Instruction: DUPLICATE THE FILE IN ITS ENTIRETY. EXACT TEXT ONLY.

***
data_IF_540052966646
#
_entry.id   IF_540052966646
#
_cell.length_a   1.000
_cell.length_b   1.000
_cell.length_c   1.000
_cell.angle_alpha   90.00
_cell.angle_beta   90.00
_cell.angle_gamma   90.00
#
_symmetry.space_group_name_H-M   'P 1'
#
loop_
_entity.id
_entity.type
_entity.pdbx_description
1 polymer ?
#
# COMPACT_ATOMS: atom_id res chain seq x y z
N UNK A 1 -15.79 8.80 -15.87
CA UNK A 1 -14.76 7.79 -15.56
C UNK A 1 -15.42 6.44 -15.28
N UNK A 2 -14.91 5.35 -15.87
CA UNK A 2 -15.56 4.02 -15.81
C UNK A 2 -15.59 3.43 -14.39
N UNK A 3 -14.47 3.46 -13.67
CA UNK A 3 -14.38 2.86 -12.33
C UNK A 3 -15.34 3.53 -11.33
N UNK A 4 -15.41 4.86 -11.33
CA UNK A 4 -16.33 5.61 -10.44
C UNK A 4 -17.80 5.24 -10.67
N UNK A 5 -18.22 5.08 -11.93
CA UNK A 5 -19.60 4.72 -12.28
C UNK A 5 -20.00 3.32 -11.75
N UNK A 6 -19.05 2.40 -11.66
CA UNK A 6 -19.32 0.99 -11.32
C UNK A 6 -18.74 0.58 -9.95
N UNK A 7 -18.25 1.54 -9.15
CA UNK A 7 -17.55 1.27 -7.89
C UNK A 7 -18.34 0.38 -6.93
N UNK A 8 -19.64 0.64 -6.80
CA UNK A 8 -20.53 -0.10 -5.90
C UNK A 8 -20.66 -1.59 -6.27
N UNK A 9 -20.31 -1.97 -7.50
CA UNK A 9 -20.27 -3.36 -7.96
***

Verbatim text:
data_IF_540052966646
#
_entry.id   IF_540052966646
#
_cell.length_a   1.000
_cell.length_b   1.000
_cell.length_c   1.000
_cell.angle_alpha   90.00
_cell.angle_beta   90.00
_cell.angle_gamma   90.00
#
_symmetry.space_group_name_H-M   'P 1'
#
loop_
_entity.id
_entity.type
_entity.pdbx_description
1 polymer ?
#
# COMPACT_ATOMS: atom_id res chain seq x y z
N UNK A 1 -15.79 8.80 -15.87
CA UNK A 1 -14.76 7.79 -15.56
C UNK A 1 -15.42 6.44 -15.28
N UNK A 2 -14.91 5.35 -15.87
CA UNK A 2 -15.56 4.02 -15.81
C UNK A 2 -15.59 3.43 -14.39
N UNK A 3 -14.47 3.46 -13.67
CA UNK A 3 -14.38 2.86 -12.33
C UNK A 3 -15.34 3.53 -11.33
N UNK A 4 -15.41 4.86 -11.33
CA UNK A 4 -16.33 5.61 -10.44
C UNK A 4 -17.80 5.24 -10.67
N UNK A 5 -18.22 5.08 -11.93
CA UNK A 5 -19.60 4.72 -12.28
C UNK A 5 -20.00 3.32 -11.75
N UNK A 6 -19.05 2.40 -11.66
CA UNK A 6 -19.32 0.99 -11.32
C UNK A 6 -18.74 0.58 -9.95
N UNK A 7 -18.25 1.54 -9.15
CA UNK A 7 -17.55 1.27 -7.89
C UNK A 7 -18.34 0.38 -6.93
N UNK A 8 -19.64 0.64 -6.80
CA UNK A 8 -20.53 -0.10 -5.90
C UNK A 8 -20.66 -1.59 -6.27
N UNK A 9 -20.31 -1.97 -7.50
CA UNK A 9 -20.27 -3.36 -7.96